My global power prediction comes to fruition – unfortunately, Men in the stacks and Steve Jobs and the Apple logo

October 27, 2011

Hello again!

Before I start – PEOPLE –  I received some feedback from my last blog on sovereign debt, but I can’t identify you and I don’t understand what you are writing. Please write to me in English – with more than two words – and I’ll be able to respond. If you don’t do this, I will be forced to delete your comments because I can’t authorise them for publication. I await your return because everyone is allowed to have a say; however this blog is moderated by me. My words are my opinion – and mine only.

In my book which was published in 2010 (page 66), I wrote: “……..the global picture map of power and control and financial (in)stability is changing radically in a short space of time. As these economic powerhouses alter, we see a new takeover bid for domination by those who have waited patiently, watching as the global economy quietly unravels itself – only just under the control of the Central Banks.  The contributors to these changes are counterparty default swaps (via the banks)………The distressed or toxic debts accrue, exploding, systemically crushing, bringing everything down with them in their path like a volcano. Meltdown indeed is the best description for the destruction that still occurs………..The vulture funds were waiting for them and no region is unaffected by these changes in the global economy…….etc”.   I knew there were predators waiting to take over the fall of the West when the time was ripe.  That time has now arrived by the look of it, except – they didn’t need to become predators or vultures. I have to say I was totally shocked by the turn of events where the EU has had to go cap-in-hand to China for assistance with its Euro bailout. Also – my words written at least 3 years ago for this book have come back to haunt me. On top of this,  Sarkozy says we shouldn’t have allowed the Greeks into the EU in the first place. How about shutting the doors after the horse has bolted. Look at what else we have in the EU that’s on shaky ground that could threaten again. (another day) the subject is too big.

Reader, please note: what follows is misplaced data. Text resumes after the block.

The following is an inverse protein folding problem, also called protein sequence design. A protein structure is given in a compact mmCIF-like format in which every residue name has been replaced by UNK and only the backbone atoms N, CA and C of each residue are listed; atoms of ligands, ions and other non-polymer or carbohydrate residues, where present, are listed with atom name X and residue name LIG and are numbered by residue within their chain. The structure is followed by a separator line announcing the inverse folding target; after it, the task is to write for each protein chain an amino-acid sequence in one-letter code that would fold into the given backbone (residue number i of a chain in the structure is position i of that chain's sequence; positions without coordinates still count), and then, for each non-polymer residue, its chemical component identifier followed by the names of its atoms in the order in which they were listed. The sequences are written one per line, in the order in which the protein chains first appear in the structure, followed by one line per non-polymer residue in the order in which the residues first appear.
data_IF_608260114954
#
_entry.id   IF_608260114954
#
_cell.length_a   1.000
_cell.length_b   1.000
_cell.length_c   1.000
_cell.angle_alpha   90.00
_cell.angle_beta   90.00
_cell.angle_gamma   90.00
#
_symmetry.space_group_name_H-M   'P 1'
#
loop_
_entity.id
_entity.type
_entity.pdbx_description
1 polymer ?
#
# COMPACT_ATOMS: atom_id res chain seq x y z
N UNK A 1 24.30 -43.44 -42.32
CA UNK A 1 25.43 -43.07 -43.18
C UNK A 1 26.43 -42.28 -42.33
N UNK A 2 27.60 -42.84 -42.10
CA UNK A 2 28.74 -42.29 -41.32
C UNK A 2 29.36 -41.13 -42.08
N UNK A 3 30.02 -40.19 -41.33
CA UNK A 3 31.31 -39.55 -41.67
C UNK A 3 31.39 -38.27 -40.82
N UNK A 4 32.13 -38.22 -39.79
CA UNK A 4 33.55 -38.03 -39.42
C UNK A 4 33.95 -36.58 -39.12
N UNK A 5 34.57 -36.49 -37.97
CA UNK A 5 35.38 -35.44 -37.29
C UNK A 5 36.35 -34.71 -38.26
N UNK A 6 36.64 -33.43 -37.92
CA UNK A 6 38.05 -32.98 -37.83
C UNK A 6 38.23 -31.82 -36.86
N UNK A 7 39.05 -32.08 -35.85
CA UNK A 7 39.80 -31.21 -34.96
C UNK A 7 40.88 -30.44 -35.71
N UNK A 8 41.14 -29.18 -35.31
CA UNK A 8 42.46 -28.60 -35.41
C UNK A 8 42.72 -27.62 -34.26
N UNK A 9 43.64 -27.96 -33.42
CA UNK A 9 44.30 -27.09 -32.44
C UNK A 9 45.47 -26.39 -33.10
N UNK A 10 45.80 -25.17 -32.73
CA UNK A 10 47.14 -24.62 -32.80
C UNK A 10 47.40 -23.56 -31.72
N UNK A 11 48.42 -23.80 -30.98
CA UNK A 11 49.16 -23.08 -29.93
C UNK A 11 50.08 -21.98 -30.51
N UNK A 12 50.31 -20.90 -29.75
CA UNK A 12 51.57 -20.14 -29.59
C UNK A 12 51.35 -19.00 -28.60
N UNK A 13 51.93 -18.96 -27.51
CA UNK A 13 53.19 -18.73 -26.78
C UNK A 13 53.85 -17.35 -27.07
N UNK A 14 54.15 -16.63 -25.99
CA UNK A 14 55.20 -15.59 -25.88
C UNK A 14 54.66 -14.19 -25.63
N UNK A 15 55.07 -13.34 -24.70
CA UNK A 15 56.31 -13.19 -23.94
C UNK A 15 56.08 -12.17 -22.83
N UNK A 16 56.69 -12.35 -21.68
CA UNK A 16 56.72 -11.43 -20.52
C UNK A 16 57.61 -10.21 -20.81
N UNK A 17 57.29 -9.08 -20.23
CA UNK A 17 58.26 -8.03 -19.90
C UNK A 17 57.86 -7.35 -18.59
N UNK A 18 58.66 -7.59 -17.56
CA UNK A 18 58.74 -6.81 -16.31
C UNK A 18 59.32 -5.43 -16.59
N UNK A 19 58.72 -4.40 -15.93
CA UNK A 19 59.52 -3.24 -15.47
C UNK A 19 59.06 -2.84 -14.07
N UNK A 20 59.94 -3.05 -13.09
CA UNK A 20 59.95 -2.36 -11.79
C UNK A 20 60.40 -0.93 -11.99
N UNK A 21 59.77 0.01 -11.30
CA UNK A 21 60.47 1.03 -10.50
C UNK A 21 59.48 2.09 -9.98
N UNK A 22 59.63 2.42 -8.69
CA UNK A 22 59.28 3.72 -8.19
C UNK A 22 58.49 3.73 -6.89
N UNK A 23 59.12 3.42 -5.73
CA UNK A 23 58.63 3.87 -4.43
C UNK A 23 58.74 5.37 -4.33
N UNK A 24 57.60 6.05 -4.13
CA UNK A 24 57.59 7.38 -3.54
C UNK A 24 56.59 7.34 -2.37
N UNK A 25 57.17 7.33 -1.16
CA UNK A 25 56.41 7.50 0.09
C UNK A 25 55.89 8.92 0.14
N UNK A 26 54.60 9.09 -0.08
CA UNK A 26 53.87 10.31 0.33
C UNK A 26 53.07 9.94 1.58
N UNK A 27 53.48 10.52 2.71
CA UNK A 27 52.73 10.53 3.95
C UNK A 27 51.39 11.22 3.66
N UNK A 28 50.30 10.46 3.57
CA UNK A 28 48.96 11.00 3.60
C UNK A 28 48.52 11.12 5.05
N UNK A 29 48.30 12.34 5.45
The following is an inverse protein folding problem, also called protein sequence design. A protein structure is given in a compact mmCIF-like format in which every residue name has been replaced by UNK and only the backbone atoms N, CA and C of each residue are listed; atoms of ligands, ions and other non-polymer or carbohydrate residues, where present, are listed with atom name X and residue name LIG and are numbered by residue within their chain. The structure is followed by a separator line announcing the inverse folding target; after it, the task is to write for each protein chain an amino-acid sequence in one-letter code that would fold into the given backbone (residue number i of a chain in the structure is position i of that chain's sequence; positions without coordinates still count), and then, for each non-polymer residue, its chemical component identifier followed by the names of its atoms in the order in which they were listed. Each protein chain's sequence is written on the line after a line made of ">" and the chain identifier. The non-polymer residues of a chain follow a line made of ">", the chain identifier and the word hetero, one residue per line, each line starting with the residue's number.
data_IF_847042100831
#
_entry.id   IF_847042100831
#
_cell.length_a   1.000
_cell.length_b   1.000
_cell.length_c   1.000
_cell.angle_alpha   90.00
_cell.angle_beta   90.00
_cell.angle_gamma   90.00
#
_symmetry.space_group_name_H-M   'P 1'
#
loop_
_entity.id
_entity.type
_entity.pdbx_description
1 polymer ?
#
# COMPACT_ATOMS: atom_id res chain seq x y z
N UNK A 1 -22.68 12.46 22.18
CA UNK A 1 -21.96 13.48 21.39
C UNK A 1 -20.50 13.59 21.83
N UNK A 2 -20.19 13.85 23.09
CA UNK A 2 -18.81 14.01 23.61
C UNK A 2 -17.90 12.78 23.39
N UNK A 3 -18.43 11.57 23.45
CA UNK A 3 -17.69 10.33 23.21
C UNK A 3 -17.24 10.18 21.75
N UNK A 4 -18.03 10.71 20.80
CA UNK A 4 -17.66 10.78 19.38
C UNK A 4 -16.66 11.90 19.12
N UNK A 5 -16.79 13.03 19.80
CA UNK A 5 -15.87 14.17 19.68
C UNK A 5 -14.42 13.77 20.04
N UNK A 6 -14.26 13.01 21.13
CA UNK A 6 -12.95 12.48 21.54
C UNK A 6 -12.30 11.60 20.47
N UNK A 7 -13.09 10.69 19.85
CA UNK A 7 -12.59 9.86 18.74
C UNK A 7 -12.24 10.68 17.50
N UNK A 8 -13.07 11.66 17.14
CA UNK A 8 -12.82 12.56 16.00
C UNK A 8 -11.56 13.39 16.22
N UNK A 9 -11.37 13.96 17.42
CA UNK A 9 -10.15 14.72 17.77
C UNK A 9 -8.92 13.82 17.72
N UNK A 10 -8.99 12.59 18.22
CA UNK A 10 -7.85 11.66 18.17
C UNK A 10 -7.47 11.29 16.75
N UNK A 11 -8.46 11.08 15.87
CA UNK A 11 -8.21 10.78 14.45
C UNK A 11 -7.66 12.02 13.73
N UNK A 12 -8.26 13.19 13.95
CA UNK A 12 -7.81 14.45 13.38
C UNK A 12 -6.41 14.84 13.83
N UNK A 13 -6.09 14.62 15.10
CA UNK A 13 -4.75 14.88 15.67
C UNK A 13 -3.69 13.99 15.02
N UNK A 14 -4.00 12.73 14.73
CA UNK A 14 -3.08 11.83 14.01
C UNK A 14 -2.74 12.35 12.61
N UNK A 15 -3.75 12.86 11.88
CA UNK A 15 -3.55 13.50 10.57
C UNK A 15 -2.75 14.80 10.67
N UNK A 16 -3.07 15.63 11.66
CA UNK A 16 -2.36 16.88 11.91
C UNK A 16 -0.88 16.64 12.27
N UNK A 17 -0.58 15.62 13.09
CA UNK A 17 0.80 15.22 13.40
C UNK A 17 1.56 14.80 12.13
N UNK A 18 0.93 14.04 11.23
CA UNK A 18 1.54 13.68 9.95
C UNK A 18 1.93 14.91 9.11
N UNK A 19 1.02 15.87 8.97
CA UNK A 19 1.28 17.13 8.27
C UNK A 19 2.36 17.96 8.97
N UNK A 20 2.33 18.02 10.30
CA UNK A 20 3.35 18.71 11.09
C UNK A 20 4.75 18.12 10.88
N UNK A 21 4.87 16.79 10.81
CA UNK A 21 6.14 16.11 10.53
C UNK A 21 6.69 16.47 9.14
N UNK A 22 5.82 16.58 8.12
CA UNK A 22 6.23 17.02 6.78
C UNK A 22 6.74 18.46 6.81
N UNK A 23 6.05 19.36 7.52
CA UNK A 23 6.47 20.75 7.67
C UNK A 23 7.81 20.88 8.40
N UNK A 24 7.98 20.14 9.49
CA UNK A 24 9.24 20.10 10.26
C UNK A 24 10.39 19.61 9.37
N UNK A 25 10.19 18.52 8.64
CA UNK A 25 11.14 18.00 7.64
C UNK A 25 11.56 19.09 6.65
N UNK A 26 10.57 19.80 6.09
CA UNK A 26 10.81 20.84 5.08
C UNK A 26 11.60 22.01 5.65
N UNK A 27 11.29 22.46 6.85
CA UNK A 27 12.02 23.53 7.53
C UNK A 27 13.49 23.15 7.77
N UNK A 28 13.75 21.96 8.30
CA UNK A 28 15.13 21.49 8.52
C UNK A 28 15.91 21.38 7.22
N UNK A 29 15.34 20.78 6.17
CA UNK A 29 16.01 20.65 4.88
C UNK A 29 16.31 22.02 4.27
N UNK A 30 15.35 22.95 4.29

I’d already seen this in an American publication, had a look and then looked away, but the Guardian took up the issue of this charity calendar which almost mirrors one first started by the Womens’ Institute, where they were photographed in various forms of undress using props to hide their nudity. Well – now it’s the boys turn. Librarians checked out in ‘Men of the Stacks’ calendar, and of course the Guardian just couldn’t resist publishing a picture of the guy who took all of his kit off. No – I’m not putting the picture here; if you’re that curious – you check out the article.

When is a tribute turned into plagiarism? When you create a logo that looks like the Apple one? Jonathan Mak created this image (I’m not going to post it here) because I think he’s possibly plagiarised (that’s why he’s terrified). If nothing else, he’s got himself a good few job offers (that’s why he’s excited).  Entrepreneurship/Enterprising capabilities anyone? I’m still mulling where the line is……..

Finally, another acknowledgement of the dead: Steve Jobs – rest in peace, and thank so much for what you gave to the world.  Here’s my version of an apple, courtesy of ehdwallpapers. And there’s other great images on the web site too.

Bye for now – back soon.


Some fun stuff and some economics

March 24, 2011

Hello again!

I’d like to bring to your attention some fun stuff I found very recently, and then take a look at what’s happening in the world.